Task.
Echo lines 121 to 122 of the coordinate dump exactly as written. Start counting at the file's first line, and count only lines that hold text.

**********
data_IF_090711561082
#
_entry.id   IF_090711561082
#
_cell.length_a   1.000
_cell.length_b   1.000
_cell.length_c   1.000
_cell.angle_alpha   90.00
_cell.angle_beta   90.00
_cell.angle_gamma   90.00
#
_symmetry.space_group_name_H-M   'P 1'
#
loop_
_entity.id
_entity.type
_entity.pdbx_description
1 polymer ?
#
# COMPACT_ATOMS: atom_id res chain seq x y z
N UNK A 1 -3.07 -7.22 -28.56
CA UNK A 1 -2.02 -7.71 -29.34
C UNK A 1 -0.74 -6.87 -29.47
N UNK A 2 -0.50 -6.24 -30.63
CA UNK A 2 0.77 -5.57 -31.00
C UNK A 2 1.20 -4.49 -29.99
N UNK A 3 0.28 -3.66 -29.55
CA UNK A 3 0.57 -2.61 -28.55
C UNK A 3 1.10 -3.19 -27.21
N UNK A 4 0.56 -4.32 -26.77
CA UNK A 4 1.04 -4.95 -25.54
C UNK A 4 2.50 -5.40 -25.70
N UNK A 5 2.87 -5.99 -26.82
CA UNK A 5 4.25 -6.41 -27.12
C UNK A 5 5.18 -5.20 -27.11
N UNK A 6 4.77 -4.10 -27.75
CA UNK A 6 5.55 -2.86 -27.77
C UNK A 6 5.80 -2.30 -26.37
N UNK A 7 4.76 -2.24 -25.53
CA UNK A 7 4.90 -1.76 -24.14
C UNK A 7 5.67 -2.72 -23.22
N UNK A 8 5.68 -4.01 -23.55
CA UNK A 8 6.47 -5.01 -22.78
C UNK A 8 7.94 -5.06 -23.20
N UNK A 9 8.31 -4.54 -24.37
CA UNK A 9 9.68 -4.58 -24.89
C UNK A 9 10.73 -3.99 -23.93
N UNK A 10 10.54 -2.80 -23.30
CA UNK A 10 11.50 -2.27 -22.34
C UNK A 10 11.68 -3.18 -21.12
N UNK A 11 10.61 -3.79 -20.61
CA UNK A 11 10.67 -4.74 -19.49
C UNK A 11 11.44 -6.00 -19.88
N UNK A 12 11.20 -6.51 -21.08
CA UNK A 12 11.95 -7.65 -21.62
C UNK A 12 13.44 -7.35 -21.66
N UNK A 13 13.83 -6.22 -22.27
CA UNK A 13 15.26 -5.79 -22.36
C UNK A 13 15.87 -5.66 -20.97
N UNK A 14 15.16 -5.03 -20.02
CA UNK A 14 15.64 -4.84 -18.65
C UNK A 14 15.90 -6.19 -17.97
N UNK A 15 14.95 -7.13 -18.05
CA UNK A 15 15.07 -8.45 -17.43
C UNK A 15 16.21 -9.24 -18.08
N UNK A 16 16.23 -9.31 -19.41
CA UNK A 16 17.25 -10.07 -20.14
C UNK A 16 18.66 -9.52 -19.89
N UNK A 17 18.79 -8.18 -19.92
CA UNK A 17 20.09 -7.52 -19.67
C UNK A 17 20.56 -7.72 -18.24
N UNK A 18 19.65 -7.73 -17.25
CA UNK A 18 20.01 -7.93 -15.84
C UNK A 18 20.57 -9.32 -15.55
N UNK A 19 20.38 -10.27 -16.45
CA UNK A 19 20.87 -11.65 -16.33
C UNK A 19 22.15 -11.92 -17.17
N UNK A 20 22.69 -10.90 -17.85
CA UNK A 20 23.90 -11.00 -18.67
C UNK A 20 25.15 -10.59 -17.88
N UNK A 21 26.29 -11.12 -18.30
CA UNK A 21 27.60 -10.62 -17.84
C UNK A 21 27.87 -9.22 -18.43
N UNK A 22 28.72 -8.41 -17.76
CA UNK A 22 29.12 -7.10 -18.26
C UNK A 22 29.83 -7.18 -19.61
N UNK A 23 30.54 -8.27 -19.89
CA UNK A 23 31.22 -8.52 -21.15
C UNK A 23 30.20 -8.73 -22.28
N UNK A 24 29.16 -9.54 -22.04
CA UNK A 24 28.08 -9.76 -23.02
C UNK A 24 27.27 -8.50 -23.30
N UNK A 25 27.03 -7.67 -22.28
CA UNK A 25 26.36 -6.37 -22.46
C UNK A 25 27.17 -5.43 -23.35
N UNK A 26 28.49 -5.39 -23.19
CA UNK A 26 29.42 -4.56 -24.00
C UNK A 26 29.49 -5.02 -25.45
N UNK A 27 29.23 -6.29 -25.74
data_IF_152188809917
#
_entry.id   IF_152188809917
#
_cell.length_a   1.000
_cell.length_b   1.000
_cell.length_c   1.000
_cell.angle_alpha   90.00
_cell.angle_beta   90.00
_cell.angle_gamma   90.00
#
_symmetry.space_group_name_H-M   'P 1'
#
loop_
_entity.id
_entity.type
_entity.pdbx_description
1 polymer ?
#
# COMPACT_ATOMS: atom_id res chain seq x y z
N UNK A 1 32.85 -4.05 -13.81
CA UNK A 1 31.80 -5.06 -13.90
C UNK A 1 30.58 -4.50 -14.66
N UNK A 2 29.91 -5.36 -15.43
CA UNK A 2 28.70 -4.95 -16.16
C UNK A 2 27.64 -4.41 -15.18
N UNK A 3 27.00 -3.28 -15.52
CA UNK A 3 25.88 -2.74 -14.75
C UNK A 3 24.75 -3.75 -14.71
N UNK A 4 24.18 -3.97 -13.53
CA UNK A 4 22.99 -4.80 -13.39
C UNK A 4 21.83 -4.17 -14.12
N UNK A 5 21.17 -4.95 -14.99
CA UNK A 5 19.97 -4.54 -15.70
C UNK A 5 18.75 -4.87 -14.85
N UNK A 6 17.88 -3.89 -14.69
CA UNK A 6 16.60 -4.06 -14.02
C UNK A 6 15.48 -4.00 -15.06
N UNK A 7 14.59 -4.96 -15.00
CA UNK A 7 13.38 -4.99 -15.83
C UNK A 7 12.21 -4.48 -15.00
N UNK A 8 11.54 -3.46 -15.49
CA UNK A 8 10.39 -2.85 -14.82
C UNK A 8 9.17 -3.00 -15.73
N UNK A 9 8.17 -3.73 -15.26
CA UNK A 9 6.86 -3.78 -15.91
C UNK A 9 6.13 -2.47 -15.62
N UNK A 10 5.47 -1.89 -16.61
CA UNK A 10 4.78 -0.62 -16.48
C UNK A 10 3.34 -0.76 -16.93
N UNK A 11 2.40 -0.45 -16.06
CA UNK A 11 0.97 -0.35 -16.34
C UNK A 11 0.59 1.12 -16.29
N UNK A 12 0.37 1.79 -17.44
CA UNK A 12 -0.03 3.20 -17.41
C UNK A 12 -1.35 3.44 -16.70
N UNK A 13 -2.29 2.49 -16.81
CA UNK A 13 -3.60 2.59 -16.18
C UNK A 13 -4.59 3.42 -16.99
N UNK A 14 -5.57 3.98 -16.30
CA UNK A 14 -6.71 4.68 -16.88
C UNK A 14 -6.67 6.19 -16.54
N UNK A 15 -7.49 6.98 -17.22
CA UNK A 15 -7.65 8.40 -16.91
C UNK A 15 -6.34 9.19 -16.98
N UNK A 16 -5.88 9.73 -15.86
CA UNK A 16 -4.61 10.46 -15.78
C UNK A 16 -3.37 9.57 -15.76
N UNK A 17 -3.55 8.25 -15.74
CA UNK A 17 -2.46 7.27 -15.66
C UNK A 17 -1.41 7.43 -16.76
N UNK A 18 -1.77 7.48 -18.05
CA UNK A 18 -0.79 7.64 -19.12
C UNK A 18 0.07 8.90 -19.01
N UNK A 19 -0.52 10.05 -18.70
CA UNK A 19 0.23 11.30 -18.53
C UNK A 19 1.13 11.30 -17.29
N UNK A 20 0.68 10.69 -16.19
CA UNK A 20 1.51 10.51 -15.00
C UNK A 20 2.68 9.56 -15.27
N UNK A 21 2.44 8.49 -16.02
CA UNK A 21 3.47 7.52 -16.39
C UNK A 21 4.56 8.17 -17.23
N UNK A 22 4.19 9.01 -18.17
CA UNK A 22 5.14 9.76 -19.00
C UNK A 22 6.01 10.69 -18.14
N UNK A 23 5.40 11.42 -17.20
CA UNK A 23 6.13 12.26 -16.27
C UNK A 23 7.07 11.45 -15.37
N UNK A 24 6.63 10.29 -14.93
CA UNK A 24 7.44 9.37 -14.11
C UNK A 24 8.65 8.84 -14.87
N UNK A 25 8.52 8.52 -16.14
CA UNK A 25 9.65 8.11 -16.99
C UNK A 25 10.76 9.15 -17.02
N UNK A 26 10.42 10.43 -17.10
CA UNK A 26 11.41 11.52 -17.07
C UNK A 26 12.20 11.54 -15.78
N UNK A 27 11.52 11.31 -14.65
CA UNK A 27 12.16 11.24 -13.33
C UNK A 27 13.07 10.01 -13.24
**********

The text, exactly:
CA UNK A 1 31.80 -5.06 -13.90
C UNK A 1 30.58 -4.50 -14.66